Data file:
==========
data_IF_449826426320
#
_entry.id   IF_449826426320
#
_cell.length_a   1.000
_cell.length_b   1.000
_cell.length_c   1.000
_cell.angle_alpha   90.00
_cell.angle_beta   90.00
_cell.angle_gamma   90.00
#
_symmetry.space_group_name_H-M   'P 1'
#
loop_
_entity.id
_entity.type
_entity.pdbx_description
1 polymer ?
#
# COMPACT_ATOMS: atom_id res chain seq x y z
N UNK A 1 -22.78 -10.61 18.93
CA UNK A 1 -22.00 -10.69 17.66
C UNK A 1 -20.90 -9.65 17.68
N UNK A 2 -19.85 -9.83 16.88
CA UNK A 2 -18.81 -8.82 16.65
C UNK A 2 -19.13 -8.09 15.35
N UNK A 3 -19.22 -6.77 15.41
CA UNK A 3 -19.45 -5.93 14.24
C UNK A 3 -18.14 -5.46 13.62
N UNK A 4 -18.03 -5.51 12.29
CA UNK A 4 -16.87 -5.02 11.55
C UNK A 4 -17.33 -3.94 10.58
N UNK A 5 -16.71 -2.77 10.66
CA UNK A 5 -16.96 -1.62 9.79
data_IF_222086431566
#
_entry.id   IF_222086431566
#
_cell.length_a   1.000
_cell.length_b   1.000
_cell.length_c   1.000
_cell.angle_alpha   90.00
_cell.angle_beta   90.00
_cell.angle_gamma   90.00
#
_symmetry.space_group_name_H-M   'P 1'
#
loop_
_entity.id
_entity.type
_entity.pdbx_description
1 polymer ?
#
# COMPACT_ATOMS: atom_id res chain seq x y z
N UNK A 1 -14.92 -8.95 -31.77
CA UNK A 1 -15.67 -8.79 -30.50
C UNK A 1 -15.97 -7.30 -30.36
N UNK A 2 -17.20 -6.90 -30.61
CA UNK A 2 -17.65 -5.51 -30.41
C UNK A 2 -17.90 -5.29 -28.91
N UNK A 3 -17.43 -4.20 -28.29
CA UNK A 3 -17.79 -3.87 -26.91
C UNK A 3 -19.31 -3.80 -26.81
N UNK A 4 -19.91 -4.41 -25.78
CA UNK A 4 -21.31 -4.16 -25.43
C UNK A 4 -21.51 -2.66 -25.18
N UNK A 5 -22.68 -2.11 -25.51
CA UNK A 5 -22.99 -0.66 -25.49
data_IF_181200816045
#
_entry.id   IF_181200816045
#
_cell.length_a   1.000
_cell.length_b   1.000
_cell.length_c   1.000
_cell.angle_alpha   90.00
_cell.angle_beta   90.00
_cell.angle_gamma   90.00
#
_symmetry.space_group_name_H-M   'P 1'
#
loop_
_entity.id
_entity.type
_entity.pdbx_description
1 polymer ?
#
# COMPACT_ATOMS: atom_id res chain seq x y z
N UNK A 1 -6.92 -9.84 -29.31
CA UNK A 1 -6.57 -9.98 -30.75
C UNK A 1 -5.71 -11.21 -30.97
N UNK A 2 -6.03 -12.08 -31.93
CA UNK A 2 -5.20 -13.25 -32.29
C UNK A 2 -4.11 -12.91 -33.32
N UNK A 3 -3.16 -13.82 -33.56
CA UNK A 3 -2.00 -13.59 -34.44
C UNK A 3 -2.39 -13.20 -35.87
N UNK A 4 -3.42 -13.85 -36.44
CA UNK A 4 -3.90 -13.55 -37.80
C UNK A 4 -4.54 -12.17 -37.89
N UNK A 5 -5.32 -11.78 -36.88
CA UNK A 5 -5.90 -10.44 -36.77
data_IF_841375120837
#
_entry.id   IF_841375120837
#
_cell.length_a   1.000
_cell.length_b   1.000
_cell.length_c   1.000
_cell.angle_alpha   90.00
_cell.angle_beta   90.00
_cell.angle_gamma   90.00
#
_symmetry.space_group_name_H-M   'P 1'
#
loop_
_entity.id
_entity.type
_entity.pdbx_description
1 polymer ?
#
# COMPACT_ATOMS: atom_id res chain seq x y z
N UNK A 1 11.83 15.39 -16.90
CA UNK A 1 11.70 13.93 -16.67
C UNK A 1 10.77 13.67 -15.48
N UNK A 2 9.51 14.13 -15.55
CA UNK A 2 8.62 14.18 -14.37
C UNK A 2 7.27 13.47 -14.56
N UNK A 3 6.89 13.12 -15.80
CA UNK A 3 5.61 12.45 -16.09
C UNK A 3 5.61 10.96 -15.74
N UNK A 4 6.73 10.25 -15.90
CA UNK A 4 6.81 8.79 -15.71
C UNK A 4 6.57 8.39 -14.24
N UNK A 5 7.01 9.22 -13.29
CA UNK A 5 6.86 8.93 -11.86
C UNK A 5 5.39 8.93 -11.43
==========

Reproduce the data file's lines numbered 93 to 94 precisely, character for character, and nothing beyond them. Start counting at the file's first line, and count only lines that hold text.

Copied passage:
CA UNK A 2 -5.20 -13.25 -32.29
C UNK A 2 -4.11 -12.91 -33.32